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Musings of an Energy Nerd

Flashing Brick Veneer

Repairing a bungled brick veneer job can get very expensive, very fast

Since rain can easily penetrate a single wythe of brick veneer, masons need to anticipate water entry. A free-draining air space, a well-lapped water-resistive barrier (WRB), durable through-wall flashing, and open weep holes at the base of the wall are all essential elements of a brick veneer job.
Image Credit: Image #1: Fine Homebuilding

Residential construction practices in the U.S. have a certain Wild West flavor. Quality standards vary widely from one area of the country to another. For example, while builders in some regions pay meticulous attention when lapping a water-resistant barrier (WRB) or installing wall flashing, builders in other regions ignore best practice recommendations and code requirements.

This article will focus on brick veneer over wood-framed walls. Although good details for this type of cladding were figured out decades ago, there are still areas of the country where these details are widely ignored. If you’re thinking about buying a house with brick veneer, it’s probably worth your while to learn about best practice recommendations for brick veneer.

Until World War II, most brick walls were multi-wythe load-bearing walls. In other words, the brick walls supported beams, floor joists, and roof rafters.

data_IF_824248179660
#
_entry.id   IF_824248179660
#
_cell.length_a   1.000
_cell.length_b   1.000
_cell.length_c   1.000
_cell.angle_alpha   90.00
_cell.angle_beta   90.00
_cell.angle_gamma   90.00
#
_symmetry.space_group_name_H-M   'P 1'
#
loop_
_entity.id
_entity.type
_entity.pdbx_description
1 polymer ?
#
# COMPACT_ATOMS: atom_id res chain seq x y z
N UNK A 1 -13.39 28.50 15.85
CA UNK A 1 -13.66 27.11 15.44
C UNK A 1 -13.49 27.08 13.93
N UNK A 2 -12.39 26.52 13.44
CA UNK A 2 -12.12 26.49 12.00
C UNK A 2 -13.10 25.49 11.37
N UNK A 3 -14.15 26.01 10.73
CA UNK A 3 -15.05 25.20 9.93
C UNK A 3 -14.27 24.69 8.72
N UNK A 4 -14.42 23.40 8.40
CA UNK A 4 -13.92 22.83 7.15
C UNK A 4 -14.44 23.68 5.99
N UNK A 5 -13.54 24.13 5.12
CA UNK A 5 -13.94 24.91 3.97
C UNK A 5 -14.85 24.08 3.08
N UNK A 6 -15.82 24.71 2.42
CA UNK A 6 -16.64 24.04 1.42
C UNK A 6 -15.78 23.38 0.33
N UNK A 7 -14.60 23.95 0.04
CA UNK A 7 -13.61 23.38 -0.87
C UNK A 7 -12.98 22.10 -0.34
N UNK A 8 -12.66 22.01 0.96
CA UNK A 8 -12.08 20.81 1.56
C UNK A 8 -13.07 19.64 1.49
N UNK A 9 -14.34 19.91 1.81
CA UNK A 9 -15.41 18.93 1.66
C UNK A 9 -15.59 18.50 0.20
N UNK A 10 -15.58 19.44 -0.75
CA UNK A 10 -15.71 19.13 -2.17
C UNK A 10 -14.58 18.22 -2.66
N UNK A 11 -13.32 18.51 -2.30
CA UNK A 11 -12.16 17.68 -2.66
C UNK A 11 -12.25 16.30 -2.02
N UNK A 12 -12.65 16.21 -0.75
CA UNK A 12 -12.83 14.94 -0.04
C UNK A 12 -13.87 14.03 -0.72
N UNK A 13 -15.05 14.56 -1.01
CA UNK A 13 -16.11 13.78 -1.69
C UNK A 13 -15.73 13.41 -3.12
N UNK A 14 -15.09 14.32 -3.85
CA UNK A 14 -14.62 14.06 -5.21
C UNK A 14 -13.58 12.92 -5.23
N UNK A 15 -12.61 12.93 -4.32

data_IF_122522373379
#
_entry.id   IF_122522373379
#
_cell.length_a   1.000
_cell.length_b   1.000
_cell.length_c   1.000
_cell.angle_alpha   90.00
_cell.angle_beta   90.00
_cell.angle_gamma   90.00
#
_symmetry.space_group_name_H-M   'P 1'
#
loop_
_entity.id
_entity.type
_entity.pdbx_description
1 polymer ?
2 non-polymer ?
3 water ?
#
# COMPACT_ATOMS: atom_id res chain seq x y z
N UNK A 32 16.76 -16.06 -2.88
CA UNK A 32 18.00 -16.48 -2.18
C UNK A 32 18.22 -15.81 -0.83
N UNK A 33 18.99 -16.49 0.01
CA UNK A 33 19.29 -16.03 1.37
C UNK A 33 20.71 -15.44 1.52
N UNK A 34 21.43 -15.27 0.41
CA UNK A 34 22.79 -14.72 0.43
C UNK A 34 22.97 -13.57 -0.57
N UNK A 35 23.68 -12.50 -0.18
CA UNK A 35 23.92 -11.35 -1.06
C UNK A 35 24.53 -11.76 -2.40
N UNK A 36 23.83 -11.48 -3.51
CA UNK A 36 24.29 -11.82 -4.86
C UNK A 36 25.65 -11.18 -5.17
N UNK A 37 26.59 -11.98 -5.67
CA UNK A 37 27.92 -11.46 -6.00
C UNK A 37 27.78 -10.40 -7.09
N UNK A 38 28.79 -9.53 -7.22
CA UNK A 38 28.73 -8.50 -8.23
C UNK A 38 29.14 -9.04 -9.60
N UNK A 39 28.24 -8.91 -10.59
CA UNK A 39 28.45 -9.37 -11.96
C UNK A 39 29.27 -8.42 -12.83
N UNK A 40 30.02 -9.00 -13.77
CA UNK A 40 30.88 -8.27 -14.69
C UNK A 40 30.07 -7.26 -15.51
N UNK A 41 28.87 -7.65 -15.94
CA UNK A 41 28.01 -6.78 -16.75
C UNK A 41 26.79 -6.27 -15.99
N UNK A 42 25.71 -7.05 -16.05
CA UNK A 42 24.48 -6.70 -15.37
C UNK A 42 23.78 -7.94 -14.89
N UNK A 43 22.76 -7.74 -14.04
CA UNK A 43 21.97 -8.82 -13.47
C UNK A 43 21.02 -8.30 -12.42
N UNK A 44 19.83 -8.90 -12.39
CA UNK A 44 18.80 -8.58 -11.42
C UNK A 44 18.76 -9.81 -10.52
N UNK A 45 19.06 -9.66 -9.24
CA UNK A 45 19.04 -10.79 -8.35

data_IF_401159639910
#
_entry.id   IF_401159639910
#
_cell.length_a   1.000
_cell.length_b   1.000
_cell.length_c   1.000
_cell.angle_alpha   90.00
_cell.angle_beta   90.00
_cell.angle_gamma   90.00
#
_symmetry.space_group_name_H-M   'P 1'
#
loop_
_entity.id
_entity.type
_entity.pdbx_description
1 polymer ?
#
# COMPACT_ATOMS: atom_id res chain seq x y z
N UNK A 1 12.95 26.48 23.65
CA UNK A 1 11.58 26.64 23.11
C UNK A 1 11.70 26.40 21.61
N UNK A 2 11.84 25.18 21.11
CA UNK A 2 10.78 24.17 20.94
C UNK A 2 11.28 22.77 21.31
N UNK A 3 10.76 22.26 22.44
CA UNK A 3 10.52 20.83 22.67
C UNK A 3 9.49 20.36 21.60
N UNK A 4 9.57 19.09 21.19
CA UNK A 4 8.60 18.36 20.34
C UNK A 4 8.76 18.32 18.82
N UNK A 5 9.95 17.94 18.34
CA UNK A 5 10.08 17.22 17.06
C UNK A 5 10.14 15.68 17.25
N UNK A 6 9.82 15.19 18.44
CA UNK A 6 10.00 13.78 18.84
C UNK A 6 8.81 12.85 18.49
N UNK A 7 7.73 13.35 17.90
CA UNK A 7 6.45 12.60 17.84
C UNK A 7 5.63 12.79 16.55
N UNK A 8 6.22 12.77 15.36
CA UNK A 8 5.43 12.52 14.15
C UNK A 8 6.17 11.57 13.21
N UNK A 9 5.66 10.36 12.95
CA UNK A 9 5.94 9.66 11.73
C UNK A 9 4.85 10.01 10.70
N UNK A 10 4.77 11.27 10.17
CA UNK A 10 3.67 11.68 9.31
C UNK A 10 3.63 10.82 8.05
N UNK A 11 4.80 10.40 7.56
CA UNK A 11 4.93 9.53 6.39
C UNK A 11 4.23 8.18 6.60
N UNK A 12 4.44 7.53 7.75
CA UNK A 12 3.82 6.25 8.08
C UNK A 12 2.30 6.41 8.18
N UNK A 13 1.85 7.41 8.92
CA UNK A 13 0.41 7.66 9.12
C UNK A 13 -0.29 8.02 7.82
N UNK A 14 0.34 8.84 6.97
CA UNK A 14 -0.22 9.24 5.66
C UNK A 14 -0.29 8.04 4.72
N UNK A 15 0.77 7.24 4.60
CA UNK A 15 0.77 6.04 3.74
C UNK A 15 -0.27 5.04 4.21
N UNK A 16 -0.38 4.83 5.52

Eventually, someone got the bright idea to build a wood-framed building with one wythe of brickwork on the exterior of a 2×4 bearing wall. Brick veneer doesn’t bear any loads; in function, brick veneer resembles vinyl siding more than it resembles the brick walls of yore.

What happens when masonry is wed to wood framing in this manner? Is it marriage made in heaven or a recipe for disaster? The answer depends on the flashing and drainage details.

Before discussing best practice recommendations for brick veneer, let’s look at what happens when wind-driven rain soaks a brick-veneer wall. It isn’t hard for building scientists to study this phenomenon: all they have to do is remove the drywall and insulation from the exterior wall of a brick veneer building, and cut a few inspection holes in the sheathing. That way they can watch what happens when the exterior side of the wall is sprayed with a garden hose.

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  1. Greg Labbe | | #1

    Holmlund Masonry
    Through the wall metal flashing is hard to come by like in your first photo and I wonder how durable the flexible membrane types really are. A note on your last picture by Holmlund Masonry; the tar paper isn't lapped and what's the grayish stuff above?

  2. User avater GBA Editor
    Martin Holladay | | #2

    Response to Greg Labbe
    I'm not sure what you mean by "metal flashing is hard to come by." Do you mean that its use is rare or that you are having difficulty purchasing lead-coated copper? A good sheet-metal shop should be able to order lead-coated copper for you.

    Thick (30 mil or thicker) rubberized asphalt or EPDM flashing has been successfully used for brick veneer jobs for years, and I haven't heard of any performance issues with these types of flashing.

    The photo from Holmlund Masonry shows a repair job. The photo is intended to show that repairs aren't easy. I'm not ready to vouch for the techniques shown in the photo, but I think that we should give the contractor the benefit of the doubt, because the wall is still open and the repair job is not complete.

  3. Charlie Sullivan | | #3

    lead coated
    Does the copper really need to be lead coated? As Martin recently noted, lots of things are "toxic" but lead is toxic.

  4. User avater GBA Editor
    Martin Holladay | | #4

    Response to Charlie Sullivan